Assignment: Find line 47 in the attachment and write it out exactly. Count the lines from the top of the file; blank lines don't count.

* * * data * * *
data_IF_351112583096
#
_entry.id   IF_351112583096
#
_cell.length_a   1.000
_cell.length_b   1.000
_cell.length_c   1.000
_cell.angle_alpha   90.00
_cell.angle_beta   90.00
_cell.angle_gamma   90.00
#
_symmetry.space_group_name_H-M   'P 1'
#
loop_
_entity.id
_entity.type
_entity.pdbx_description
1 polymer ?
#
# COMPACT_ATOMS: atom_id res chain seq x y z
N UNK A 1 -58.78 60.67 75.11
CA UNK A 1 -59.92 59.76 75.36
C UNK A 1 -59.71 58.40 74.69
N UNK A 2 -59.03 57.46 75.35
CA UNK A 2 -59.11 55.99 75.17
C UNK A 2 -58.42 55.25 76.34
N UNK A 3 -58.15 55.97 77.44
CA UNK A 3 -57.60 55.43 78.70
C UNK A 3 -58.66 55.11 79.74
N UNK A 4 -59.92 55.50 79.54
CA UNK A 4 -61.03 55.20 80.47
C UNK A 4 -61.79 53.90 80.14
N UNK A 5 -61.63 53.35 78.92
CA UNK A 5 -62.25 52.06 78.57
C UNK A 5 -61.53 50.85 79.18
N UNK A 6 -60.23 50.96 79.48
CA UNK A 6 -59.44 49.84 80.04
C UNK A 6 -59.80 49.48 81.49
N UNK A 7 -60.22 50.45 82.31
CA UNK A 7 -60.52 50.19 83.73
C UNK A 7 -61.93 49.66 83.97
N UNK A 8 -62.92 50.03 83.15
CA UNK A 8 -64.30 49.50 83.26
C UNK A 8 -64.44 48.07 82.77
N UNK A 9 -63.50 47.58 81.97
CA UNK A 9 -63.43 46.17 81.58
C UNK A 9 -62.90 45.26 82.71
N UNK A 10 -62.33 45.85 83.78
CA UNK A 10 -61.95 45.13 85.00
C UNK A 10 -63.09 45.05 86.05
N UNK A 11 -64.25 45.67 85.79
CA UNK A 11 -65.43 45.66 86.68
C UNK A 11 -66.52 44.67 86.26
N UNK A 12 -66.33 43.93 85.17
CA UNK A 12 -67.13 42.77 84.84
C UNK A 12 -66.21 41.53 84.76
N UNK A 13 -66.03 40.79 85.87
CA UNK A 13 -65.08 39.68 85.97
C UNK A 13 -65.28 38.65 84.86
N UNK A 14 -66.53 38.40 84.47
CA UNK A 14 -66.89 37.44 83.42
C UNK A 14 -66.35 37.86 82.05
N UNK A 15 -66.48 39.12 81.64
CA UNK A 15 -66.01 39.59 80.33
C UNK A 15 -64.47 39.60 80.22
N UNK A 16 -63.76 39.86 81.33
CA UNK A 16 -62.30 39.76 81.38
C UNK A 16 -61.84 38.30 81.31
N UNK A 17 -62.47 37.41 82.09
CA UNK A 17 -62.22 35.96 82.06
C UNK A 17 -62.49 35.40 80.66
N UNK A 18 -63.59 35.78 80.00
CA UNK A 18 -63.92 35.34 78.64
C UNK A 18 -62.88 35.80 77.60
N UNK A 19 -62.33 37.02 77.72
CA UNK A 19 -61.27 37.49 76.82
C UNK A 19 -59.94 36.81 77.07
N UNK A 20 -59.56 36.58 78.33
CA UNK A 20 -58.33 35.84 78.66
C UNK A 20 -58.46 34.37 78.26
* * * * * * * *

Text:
C UNK A 9 -62.90 45.26 82.71